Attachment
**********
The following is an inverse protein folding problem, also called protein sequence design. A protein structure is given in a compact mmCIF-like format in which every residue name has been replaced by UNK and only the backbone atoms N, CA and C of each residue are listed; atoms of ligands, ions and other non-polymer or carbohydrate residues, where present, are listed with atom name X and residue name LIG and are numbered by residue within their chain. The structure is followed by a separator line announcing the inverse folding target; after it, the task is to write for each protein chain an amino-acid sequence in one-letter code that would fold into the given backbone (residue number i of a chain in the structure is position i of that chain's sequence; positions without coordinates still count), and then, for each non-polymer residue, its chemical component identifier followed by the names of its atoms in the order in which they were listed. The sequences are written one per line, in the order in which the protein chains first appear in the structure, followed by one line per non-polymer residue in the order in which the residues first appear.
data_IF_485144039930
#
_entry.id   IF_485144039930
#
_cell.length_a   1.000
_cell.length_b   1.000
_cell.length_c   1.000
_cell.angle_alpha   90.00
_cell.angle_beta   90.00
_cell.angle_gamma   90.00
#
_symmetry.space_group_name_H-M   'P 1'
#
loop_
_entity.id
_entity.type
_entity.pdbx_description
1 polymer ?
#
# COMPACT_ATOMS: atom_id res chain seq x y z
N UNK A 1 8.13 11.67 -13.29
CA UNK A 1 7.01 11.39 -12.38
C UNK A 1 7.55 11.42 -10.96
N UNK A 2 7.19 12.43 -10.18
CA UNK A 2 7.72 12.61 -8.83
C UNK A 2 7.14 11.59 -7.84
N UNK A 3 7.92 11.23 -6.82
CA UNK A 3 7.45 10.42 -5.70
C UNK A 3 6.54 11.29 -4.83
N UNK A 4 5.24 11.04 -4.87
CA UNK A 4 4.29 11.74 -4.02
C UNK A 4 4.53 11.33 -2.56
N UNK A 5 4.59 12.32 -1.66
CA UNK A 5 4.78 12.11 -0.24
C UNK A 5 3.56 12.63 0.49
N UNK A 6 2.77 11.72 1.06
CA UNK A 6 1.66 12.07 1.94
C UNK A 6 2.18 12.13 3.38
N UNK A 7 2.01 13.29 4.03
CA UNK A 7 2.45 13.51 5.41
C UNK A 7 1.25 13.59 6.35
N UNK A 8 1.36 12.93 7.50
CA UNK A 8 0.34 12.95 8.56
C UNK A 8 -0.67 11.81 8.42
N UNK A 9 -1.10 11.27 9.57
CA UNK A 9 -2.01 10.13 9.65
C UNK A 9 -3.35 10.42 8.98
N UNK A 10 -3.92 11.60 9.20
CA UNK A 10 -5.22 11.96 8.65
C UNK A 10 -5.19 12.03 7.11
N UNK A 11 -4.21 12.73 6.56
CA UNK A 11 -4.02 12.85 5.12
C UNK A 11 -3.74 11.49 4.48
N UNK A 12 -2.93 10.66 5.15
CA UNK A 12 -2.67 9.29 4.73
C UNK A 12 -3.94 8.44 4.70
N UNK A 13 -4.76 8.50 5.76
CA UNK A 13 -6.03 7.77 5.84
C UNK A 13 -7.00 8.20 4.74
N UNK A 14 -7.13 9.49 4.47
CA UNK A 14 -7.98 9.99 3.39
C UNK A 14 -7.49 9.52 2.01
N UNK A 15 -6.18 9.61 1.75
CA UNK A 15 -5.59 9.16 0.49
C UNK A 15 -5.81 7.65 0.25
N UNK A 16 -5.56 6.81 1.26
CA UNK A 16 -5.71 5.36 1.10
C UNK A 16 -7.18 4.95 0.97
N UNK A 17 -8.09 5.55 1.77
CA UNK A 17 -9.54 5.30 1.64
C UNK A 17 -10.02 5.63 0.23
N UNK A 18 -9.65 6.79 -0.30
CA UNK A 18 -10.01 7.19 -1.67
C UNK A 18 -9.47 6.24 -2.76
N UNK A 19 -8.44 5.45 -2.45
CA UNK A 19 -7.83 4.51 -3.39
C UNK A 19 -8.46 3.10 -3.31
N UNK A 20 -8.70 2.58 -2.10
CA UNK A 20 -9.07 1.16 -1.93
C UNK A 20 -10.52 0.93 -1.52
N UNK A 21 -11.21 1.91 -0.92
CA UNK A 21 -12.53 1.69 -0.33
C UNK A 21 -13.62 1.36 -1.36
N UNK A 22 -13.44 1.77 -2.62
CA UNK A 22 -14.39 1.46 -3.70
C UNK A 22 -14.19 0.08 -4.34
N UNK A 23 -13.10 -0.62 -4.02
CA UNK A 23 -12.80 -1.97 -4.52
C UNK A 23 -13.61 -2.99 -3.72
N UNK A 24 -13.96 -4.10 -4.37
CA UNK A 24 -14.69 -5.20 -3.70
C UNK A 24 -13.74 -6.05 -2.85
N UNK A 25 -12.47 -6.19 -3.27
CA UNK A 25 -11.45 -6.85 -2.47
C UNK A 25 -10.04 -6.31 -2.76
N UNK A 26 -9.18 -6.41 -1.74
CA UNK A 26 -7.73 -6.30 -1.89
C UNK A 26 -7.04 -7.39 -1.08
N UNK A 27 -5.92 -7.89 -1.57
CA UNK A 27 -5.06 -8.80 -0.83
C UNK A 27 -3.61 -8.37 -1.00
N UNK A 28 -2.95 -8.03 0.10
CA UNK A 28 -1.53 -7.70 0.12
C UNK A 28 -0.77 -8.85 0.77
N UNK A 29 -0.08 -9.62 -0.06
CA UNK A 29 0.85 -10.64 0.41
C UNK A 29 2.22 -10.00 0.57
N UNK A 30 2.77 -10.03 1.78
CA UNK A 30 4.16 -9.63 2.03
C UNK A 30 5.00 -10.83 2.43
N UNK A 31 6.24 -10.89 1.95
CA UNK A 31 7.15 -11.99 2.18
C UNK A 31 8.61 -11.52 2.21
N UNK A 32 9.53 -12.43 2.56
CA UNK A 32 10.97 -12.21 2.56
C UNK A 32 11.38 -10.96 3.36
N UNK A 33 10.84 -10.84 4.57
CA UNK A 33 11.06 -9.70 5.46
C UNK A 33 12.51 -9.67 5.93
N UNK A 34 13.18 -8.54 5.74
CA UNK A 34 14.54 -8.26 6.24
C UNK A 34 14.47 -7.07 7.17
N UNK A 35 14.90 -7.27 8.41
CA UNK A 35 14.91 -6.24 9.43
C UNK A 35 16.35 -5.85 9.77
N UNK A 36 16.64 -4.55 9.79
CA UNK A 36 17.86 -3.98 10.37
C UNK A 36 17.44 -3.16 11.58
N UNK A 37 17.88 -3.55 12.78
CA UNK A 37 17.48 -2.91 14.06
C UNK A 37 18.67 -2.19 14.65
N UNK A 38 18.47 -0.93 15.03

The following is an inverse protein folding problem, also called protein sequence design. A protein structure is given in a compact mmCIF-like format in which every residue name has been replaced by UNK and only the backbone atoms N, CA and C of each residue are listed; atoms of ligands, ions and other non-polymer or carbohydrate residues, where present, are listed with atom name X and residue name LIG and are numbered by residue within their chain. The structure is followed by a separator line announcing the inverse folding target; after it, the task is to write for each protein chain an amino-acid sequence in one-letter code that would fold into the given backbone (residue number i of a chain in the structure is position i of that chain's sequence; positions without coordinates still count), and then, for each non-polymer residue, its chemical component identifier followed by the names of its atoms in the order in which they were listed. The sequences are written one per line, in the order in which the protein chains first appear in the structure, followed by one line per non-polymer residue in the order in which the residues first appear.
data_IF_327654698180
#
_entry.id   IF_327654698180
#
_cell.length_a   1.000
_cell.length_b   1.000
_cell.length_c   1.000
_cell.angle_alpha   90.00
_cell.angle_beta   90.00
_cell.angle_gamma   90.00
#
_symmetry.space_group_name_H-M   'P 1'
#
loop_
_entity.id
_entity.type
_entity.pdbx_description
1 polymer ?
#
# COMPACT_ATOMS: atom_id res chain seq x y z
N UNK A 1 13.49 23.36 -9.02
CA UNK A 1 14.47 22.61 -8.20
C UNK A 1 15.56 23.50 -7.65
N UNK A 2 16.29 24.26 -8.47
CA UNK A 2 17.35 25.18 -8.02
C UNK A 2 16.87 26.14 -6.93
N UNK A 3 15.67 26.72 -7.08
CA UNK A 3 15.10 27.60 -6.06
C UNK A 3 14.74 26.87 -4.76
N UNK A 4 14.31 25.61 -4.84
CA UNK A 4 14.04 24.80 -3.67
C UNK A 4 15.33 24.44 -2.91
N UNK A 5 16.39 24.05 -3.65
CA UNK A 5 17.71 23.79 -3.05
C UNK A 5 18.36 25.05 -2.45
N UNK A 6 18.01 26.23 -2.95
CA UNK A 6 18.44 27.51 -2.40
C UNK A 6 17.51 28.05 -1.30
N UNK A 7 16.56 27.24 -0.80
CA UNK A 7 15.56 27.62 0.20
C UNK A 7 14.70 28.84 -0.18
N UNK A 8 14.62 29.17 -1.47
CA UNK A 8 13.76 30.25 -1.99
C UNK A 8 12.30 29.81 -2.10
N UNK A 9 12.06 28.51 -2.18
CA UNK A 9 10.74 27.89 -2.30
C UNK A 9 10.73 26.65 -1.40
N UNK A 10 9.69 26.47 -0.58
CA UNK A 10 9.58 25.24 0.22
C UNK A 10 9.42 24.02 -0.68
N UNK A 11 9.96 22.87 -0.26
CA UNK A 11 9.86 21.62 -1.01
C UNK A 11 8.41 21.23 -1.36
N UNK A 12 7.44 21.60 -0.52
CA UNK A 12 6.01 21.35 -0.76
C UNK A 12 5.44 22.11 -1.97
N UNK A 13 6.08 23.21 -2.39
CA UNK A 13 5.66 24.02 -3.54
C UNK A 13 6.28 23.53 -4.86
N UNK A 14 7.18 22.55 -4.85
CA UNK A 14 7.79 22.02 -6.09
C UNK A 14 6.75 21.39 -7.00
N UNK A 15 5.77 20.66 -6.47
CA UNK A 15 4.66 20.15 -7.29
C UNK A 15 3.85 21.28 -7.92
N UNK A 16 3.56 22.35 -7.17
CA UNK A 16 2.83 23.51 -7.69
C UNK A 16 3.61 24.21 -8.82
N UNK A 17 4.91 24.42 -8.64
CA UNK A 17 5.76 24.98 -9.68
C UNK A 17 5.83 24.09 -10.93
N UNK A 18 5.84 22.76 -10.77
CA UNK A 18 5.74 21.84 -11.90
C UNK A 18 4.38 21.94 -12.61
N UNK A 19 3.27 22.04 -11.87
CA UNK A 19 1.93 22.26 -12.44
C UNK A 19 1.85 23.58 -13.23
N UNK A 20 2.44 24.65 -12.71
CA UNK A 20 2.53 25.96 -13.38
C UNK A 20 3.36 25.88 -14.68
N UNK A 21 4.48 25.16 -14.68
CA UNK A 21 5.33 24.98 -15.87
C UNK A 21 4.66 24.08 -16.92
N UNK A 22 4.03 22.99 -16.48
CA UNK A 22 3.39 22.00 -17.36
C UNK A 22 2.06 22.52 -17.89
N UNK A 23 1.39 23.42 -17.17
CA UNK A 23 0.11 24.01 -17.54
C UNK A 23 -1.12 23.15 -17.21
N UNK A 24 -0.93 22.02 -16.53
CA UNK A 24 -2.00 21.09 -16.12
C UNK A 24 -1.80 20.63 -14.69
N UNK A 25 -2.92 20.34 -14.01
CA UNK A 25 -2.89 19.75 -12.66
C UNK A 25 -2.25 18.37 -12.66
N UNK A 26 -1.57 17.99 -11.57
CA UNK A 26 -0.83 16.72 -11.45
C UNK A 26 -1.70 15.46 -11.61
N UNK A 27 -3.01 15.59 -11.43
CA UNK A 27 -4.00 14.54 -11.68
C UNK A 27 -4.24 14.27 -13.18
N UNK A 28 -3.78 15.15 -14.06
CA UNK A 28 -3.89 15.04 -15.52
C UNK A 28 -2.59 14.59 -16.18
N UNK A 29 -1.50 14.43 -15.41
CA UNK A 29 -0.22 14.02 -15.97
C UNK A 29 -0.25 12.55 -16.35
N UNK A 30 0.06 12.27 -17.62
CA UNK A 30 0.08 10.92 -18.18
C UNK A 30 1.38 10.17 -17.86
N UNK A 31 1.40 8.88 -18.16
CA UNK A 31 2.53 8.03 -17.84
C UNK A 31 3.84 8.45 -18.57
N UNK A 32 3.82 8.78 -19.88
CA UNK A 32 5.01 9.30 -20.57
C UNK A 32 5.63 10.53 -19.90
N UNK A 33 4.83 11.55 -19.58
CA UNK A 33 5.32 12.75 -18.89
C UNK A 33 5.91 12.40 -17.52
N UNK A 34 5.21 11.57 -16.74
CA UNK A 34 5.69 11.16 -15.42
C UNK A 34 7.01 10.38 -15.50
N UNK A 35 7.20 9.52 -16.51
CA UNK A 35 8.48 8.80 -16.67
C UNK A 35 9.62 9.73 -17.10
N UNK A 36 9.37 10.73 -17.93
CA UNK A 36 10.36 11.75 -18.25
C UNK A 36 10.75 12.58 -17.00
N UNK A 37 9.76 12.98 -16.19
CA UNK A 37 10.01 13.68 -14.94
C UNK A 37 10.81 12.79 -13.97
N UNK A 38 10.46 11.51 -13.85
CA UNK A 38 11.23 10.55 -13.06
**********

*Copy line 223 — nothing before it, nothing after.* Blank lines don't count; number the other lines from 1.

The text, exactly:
C UNK A 23 -1.12 23.15 -17.21